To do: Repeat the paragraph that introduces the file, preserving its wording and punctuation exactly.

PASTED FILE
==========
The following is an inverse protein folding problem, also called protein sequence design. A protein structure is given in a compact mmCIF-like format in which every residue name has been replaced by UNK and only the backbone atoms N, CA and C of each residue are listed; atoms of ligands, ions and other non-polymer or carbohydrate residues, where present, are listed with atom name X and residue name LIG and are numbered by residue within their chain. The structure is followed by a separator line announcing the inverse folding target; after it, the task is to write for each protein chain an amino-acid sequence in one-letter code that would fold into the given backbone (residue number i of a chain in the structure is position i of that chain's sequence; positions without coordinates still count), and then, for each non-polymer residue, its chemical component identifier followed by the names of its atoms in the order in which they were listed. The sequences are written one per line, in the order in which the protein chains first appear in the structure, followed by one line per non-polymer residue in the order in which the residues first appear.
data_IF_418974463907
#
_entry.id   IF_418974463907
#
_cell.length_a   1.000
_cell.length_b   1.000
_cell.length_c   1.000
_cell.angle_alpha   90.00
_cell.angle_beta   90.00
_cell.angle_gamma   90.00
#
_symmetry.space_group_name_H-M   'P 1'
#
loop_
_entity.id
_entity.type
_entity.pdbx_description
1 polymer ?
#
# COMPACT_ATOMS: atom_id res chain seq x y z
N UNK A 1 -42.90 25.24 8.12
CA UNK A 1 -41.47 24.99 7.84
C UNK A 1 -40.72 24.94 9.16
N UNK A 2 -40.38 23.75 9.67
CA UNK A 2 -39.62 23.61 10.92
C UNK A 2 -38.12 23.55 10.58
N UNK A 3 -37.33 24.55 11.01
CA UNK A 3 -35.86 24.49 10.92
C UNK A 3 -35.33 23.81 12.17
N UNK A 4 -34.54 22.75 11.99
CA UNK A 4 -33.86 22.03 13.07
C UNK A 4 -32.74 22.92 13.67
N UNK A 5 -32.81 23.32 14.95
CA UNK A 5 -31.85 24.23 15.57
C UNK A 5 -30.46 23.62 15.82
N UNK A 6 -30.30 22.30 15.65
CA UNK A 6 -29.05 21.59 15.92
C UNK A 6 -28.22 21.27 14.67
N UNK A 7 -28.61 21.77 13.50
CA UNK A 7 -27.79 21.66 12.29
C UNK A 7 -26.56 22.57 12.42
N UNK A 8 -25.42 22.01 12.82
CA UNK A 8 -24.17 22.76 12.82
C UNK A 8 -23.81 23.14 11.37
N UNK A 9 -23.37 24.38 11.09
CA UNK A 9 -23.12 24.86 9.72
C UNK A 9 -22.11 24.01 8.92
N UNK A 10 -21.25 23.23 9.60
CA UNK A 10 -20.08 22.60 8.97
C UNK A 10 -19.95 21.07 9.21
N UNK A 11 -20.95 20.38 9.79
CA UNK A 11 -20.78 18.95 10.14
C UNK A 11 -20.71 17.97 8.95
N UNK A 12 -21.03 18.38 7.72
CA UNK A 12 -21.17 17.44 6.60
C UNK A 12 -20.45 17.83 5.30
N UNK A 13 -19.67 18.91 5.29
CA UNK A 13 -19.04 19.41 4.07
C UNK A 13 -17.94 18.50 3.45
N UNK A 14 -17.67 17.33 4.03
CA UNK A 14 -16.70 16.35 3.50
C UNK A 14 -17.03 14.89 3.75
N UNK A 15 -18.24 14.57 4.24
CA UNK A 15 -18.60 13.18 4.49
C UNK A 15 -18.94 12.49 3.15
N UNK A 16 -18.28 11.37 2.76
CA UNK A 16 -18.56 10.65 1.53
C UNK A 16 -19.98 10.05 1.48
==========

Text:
The following is an inverse protein folding problem, also called protein sequence design. A protein structure is given in a compact mmCIF-like format in which every residue name has been replaced by UNK and only the backbone atoms N, CA and C of each residue are listed; atoms of ligands, ions and other non-polymer or carbohydrate residues, where present, are listed with atom name X and residue name LIG and are numbered by residue within their chain. The structure is followed by a separator line announcing the inverse folding target; after it, the task is to write for each protein chain an amino-acid sequence in one-letter code that would fold into the given backbone (residue number i of a chain in the structure is position i of that chain's sequence; positions without coordinates still count), and then, for each non-polymer residue, its chemical component identifier followed by the names of its atoms in the order in which they were listed. The sequences are written one per line, in the order in which the protein chains first appear in the structure, followed by one line per non-polymer residue in the order in which the residues first appear.